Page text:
Thoughts about setup and deployment issues, WiX, XNA, the .NET Framework and Visual Studio
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with no warranties, and confer no rights. Additionally, views expressed
herein are my own and not those of my employer, Microsoft.
A few months ago I posted a blog article about how to chain the unattended installations of the Visual Studio prerequisites, Visual Studio and MSDN. In the past few weeks I have been helping a customer who contacted me with some follow-up questions because they wanted to perform a full install of MSDN instead of a default install. What the customer found was that in a normal scenario where they installed MSDN via a command line it was possible to perform a full install with the following command line:
<path to MSDN setup.exe> ADDLOCAL=ALL /qn
However, they found that using the instructions in my blog post was not working when they included the ADDLOCAL=ALL part of this command line. After several back and forth email iterations and trying different types of scenarios, we finally figured out that the exact command line that had to be listed in the [PostSetupLaunchList] of the unattended INI file for an MSDN full install has to read:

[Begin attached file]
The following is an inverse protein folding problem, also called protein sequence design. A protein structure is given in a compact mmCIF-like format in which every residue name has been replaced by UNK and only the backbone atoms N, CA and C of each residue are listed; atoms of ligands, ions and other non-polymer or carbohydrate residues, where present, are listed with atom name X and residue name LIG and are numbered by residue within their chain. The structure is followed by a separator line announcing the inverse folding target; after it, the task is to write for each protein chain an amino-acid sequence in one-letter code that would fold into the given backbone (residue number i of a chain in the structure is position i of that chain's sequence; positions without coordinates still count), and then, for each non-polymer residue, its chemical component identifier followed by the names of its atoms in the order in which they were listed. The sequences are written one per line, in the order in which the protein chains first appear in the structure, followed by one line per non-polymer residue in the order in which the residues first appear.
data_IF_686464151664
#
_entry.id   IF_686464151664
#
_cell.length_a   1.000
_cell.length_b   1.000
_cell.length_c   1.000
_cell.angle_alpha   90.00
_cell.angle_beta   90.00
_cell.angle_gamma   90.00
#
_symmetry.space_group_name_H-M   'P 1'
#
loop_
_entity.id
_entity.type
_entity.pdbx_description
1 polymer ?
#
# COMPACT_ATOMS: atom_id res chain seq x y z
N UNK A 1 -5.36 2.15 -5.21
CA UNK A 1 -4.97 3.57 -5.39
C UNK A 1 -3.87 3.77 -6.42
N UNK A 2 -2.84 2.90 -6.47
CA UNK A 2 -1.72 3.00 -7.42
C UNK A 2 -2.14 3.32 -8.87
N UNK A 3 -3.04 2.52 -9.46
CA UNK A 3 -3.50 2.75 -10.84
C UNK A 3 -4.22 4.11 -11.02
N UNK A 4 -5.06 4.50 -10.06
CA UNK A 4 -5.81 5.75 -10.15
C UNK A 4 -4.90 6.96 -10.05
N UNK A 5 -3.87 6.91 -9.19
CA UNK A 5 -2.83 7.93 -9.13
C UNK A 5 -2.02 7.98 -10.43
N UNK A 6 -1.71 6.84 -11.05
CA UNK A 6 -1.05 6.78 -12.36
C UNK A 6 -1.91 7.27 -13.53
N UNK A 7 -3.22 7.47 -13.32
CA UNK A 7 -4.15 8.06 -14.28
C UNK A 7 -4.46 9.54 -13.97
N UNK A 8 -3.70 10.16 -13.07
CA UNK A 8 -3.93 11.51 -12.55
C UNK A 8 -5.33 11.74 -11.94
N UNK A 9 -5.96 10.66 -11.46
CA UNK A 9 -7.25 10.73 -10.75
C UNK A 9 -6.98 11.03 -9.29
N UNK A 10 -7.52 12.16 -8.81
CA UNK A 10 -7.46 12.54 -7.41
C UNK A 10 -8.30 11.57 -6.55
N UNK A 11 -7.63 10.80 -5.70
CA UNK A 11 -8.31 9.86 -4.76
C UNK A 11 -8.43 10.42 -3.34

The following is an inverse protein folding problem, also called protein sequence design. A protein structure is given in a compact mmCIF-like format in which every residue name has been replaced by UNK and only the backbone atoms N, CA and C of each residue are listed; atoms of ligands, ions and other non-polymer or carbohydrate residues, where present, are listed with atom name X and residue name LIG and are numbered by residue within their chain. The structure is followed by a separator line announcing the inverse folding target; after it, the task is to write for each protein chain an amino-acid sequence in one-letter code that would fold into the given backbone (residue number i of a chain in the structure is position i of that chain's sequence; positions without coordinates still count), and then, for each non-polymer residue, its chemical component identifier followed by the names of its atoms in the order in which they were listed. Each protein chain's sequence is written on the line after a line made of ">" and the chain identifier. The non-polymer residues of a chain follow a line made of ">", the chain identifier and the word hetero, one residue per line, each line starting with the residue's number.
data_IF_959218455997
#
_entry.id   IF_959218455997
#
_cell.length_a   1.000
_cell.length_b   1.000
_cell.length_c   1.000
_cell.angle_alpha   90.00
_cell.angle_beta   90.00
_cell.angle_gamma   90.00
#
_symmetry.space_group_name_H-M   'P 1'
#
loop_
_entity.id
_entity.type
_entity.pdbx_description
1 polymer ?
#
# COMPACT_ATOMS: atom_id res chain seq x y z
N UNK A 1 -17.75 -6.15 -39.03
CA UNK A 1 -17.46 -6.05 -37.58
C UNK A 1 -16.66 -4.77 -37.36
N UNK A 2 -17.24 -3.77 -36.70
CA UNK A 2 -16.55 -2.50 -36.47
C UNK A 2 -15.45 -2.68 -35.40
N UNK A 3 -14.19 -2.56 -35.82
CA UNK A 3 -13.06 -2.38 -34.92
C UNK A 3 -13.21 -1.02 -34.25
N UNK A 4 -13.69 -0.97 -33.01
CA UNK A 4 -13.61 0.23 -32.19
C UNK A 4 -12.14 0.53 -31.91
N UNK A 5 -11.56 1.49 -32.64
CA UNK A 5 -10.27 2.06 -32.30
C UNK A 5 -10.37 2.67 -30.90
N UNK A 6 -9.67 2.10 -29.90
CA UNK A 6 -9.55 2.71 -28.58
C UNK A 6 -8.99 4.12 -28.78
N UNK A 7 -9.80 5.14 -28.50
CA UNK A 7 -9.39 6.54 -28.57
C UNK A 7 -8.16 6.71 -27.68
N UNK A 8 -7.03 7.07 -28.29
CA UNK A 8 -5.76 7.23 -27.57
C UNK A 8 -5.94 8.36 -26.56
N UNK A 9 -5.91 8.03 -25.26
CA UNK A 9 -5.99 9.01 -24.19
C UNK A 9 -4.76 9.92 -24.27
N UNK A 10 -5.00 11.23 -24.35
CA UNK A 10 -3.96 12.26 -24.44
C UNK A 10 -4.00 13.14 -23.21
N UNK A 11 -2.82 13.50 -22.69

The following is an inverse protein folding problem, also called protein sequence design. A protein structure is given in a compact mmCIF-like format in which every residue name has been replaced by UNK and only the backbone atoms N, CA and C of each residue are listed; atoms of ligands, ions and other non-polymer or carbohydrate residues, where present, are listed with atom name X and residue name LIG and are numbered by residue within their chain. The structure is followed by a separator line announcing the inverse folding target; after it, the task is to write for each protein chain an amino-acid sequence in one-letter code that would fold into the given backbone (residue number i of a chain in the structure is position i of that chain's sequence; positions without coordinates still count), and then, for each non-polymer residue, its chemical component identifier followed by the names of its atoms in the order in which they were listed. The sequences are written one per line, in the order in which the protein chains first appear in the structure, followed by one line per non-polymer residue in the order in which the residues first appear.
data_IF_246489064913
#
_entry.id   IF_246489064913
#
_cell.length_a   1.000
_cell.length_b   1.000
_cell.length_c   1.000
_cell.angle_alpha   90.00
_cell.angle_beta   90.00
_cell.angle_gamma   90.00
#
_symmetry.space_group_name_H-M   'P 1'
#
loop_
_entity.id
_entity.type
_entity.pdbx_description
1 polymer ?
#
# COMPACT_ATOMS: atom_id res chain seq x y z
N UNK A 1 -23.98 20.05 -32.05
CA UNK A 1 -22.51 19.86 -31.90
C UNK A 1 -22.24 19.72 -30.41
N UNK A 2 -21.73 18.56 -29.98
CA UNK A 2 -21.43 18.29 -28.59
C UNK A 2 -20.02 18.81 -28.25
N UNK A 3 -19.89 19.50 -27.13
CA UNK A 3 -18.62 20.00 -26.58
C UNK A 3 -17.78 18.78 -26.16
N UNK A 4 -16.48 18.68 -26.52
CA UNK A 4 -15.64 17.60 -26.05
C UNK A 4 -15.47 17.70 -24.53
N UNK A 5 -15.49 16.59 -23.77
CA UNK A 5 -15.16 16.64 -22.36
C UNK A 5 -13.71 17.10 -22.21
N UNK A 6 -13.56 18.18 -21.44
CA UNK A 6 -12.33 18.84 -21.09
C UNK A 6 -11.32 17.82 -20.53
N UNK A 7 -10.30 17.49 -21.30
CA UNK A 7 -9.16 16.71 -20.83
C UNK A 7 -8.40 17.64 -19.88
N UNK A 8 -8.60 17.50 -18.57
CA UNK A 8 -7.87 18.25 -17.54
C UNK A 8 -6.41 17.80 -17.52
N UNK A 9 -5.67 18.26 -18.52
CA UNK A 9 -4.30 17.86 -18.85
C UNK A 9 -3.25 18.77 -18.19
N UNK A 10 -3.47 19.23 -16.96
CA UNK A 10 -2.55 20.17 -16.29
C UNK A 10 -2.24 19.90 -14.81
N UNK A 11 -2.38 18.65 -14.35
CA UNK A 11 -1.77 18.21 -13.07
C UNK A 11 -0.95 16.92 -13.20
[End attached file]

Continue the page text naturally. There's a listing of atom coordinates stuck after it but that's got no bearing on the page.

<path to MSDN setup.exe> "ADDLOCAL=ALL" /qn
Note the quotes around the ADDLOCAL=ALL part of this command line. I spent some time looking through the code that processes these unattended command lines and found that it was cutting off the part of the string after the equal sign unless the equal sign is enclosed in quotes. There is some legacy code deep in this setup infrastructure that is attempting to parse some of the contents of the unattended INI file using <name> = <value> syntax. In this case, the commands should just be a list of commands, one per line, so that type of name/value parsing is a bug that we just happened to not find until now.
So, after a lot of iterations the customer was able to implement their scenario, including unattended full install of MSDN. Hopefully this information will be useful to anyone else trying something similar in the future...
The official website for the Mobile and Embedded Developer's Conference (MEDC) 2005 is now available and being populated with new information all the time. A few of you have asked me about whether or not there will be conferences in other parts of the world and I am happy to say yes. Check out this site to see where and when. You can also see a session list along with brief descriptions here.
I hope you all will be able to attend this year!
I was working with a couple of different customers today who saw a .NET Framework initialization error dialog that says that setup failed to load mscorwks.dll appear when trying to install ASP.NET hotfix KB886903. The exact error dialog looks like this.